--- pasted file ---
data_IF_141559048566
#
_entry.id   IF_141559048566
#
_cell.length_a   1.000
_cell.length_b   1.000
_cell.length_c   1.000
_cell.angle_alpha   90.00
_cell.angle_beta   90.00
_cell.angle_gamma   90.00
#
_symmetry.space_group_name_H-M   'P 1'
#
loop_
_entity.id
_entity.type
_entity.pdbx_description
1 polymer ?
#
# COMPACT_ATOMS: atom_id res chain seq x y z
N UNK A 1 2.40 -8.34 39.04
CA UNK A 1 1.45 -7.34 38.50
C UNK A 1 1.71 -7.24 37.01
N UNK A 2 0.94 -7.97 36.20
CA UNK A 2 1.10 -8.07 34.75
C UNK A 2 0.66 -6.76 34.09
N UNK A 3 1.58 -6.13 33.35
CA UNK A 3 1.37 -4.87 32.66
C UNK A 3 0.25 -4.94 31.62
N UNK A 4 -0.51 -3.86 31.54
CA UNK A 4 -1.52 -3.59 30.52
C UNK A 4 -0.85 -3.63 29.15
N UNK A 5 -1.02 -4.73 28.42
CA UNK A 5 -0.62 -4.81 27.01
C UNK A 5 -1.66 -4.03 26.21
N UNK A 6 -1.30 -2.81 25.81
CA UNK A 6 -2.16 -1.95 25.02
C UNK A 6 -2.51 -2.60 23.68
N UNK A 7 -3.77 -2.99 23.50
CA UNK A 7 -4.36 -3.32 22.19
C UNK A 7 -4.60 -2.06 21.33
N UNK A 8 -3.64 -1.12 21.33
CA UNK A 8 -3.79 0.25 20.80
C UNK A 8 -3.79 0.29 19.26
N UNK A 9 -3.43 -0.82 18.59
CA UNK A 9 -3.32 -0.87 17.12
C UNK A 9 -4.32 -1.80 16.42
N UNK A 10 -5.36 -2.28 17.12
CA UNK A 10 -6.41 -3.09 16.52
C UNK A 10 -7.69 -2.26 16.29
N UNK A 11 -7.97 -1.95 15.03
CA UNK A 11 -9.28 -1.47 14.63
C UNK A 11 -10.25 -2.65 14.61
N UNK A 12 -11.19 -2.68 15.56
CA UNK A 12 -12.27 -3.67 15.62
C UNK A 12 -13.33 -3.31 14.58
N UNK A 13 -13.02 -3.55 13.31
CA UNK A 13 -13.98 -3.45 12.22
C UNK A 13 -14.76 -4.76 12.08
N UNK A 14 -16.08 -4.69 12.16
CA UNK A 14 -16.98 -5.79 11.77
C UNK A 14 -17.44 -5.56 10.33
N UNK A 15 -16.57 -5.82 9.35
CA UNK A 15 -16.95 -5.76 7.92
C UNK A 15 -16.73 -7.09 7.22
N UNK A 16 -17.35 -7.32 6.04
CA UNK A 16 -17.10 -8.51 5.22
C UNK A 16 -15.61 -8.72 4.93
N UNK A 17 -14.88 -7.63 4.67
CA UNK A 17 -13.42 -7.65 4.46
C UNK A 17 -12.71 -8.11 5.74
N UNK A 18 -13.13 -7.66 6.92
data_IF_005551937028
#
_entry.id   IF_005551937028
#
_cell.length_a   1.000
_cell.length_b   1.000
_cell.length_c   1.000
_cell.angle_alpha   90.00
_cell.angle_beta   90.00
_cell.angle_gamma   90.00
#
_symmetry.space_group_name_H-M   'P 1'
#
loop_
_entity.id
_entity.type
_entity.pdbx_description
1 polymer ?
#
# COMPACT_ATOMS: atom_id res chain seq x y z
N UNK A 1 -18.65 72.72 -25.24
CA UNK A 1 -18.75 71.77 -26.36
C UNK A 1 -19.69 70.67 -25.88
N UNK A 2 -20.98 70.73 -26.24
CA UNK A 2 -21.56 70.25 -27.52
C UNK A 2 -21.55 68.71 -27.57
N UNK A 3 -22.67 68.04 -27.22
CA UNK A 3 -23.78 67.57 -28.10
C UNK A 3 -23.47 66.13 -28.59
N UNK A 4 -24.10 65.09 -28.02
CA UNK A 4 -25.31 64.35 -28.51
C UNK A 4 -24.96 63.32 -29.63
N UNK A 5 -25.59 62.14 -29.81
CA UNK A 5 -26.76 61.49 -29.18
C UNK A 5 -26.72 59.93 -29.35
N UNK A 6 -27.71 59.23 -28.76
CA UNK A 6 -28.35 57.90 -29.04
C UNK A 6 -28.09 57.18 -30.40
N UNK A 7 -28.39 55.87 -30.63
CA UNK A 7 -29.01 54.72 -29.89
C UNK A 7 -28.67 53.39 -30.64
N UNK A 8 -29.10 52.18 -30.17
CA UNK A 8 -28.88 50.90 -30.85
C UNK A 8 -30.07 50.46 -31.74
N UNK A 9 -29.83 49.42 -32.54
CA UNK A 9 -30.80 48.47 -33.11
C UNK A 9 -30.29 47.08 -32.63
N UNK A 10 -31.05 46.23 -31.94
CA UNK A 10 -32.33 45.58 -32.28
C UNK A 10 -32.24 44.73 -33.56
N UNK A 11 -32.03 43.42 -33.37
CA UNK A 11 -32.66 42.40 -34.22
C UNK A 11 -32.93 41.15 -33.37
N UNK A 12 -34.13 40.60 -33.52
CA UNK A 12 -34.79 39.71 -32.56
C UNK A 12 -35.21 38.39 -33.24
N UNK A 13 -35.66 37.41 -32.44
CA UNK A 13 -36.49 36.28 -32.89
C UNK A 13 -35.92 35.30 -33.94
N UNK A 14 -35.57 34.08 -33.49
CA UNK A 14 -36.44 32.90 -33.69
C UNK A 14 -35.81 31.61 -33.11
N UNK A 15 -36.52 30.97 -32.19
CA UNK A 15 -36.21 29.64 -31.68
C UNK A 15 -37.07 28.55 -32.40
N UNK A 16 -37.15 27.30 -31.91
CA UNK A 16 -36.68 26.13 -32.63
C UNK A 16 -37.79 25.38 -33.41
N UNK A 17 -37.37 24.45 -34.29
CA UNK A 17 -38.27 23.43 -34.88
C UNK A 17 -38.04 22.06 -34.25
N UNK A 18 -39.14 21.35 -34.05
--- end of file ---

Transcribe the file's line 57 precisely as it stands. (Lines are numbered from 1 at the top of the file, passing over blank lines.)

N UNK A 13 -13.02 -3.55 13.31